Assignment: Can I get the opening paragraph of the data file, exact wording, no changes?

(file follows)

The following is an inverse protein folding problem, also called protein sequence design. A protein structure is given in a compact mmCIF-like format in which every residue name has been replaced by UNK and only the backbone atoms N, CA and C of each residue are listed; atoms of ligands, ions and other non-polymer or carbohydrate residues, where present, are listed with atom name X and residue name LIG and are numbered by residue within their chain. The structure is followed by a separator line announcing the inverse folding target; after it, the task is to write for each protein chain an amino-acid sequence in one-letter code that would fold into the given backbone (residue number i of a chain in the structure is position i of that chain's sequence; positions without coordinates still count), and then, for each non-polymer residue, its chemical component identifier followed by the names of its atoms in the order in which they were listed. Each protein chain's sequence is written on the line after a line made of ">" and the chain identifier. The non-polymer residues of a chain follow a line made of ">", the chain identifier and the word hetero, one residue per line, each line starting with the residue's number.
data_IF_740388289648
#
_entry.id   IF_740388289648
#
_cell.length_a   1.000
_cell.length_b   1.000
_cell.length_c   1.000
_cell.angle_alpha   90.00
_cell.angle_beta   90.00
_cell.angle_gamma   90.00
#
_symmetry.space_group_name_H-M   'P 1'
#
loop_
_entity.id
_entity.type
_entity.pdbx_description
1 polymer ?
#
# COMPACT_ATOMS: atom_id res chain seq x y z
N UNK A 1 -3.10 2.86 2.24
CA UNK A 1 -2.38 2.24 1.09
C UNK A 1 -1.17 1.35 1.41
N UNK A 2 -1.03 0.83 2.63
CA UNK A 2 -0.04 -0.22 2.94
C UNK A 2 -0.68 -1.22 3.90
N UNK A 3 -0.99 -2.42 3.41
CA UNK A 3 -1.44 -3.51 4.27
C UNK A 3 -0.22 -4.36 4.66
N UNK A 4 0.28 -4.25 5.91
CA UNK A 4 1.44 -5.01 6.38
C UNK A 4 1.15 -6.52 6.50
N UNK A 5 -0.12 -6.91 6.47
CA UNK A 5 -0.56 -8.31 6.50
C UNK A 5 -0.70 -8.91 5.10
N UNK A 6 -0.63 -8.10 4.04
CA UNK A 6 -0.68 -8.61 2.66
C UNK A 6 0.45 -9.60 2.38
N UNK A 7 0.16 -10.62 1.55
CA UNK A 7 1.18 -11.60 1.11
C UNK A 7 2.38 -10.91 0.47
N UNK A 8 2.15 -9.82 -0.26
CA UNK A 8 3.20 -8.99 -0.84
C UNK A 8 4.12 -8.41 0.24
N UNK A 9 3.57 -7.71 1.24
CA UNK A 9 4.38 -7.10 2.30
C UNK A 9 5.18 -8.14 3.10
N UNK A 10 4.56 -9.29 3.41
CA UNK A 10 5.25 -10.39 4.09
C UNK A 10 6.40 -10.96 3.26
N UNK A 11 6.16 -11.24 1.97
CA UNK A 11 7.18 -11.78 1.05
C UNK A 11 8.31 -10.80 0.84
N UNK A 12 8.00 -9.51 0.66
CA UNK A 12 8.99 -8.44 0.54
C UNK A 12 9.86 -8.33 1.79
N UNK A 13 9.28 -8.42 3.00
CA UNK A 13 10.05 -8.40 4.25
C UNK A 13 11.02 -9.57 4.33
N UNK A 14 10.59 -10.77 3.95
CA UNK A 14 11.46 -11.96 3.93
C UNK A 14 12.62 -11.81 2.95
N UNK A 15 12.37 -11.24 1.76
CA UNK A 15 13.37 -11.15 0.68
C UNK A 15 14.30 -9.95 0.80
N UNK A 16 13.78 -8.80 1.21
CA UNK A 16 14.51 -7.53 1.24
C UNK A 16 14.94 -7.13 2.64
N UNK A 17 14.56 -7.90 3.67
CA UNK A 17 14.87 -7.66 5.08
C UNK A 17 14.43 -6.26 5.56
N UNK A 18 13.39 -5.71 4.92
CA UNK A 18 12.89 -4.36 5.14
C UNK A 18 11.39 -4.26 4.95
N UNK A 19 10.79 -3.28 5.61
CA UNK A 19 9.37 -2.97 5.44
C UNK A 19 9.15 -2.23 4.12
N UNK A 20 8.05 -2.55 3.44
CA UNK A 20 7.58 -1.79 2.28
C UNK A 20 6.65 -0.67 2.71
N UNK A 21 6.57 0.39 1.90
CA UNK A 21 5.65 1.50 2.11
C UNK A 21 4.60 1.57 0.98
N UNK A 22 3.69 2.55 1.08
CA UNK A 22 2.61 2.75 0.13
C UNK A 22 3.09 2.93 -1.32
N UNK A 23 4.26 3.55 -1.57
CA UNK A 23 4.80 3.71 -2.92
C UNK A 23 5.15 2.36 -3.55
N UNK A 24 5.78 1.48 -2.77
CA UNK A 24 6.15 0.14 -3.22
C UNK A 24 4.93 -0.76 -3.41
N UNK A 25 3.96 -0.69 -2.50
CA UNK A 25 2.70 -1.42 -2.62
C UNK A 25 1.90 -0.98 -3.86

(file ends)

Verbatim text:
The following is an inverse protein folding problem, also called protein sequence design. A protein structure is given in a compact mmCIF-like format in which every residue name has been replaced by UNK and only the backbone atoms N, CA and C of each residue are listed; atoms of ligands, ions and other non-polymer or carbohydrate residues, where present, are listed with atom name X and residue name LIG and are numbered by residue within their chain. The structure is followed by a separator line announcing the inverse folding target; after it, the task is to write for each protein chain an amino-acid sequence in one-letter code that would fold into the given backbone (residue number i of a chain in the structure is position i of that chain's sequence; positions without coordinates still count), and then, for each non-polymer residue, its chemical component identifier followed by the names of its atoms in the order in which they were listed. Each protein chain's sequence is written on the line after a line made of ">" and the chain identifier. The non-polymer residues of a chain follow a line made of ">", the chain identifier and the word hetero, one residue per line, each line starting with the residue's number.